RIDGID: If you are new to this trade, do you need training before you invest in pipe inspection and cleaning equipment? What do you need to know before making the investment?

Every month we meet people who want to start their own business. And they come to us for advice and ask what equipment they should invest when they start. They are sometimes concerned to spend too much on expensive equipment.

We help them with recommendations and we usually help them calculate the longer term return on that initial investment. It pays off to buy quality equipment from day 1 and not worry about a broken camera in the middle of your inspection job, because you can then really focus on solving your customers’ problem, and not repairing broken equipment.

Having the right equipment, helps these guys gain the respect and loyalty of their customers, and get better recommendations and more jobs in the future. It’s really about reputation. How do you want to be known in the market?

And you know, sometimes people do go somewhere else and they choose another brand. But what we’ve seen over the years is that sooner or later, they will always come back to the brand that offer the best quality. In 80% of the cases they always come back.

RIDGID: What do you appreciate mostly at the partnership with RIDGID?

The most important for us is to be listened to. We spend time with our customers in the field every day and we know this industry in and out. When we have a partner like RIDGID who is genuinely interested in what happens in the field and listens to our feedback, that’s the type of partner we like to have.

And it’s not only the commercial relationship, we also had RIDGID product managers and engineers joining our sales team in the field and paying close attention to some specific needs our market has. And sometimes we don’t always hear immediately back, but then a new product comes to the market and it has some features that we asked for, and that’s very reassuring, to know that our feedback matters and it’s considered.

Interview: Eugène Plompen: ROM Wasn’t Built in a Day

RIDGID: How do you see this market in 40 years from now?

By then I will be 100 years old so I reached my goals. (laughing) I believe the future of pipe cleaning and inspection will mean more and more doing these two operations at the same time. Everyone wants to be faster, more efficient, in control, and seeing what you’re doing, while cleaning the pipe, is the way to go.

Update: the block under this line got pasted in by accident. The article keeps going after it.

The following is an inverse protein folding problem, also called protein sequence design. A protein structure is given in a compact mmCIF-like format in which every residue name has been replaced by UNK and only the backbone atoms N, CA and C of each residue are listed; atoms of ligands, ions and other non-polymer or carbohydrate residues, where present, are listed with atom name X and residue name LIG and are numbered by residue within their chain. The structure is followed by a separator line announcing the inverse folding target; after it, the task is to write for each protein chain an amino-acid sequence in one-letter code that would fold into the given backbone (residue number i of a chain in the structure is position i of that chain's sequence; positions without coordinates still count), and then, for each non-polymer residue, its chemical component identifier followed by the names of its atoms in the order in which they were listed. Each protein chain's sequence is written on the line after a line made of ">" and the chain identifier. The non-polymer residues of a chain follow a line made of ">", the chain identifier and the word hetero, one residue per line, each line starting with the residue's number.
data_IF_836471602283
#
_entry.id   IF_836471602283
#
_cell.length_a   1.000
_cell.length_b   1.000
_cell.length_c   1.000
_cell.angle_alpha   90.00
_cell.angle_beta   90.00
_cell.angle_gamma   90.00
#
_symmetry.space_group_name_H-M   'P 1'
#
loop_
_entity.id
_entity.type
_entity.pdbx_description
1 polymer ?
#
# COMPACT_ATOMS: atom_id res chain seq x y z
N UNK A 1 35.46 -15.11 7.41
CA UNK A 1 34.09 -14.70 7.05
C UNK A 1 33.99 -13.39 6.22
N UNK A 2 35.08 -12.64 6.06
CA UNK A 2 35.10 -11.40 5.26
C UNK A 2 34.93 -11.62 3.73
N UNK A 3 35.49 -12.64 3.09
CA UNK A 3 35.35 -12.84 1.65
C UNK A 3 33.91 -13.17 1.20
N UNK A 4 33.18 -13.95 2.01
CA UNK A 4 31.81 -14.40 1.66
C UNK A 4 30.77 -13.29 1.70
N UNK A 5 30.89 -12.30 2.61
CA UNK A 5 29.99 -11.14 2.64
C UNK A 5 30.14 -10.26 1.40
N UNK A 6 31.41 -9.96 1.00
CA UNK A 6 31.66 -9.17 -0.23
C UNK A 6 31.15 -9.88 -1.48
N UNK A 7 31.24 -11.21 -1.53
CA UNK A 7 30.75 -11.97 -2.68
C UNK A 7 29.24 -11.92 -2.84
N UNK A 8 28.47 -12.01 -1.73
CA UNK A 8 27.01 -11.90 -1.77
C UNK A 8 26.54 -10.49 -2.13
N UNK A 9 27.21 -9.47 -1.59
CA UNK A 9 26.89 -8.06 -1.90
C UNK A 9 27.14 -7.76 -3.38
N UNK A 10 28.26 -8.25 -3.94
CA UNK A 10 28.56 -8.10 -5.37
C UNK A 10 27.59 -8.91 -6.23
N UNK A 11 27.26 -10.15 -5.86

At the same time, I believe the role of the field sales teams will change, and that is also driven by what the current pandemic thought us. You don’t always need to spend long hours for a demo, you don’t need the long chat and coffee.

As a salesman, you need to be spot on, offer the right support the customers need, at the time they need it, and offer that extra valuable information that is not available anywhere else. Be brief, be relevant and be gone. I also think the role of marketing will grow in the future, because having the right content that customers need and making it available on the right touchpoints, will drive more leads and create demand.

RIDGID:  If you think about customers in the post COVID era, do you think they will want to go back to have more human contact with the brands or they will be used with the digital way and stick to that?

The younger generation was already used to have more virtual contacts, even before COVID, but I believe that people will want to be with other people and physical events will be back. We are human, social animals, we are not lonely wolves so I bet that everyone is craving for more social contact and that will come back when this situation is over.

And especially in our industry, customers will always want to see and touch the products before they decide so I cannot imagine that the entire customer journey can move online. Maybe once you made your choice and you are happy with your brand and you need accessories or repairs, you will want the convenience of a Webshop or app to transact in the easiest and fastest way.

But when you are still deciding what to invest in, what brand, what model of camera, you will want to see it and try it before you decide.

Interview: Eugène Plompen: ROM Wasn’t Built in a Day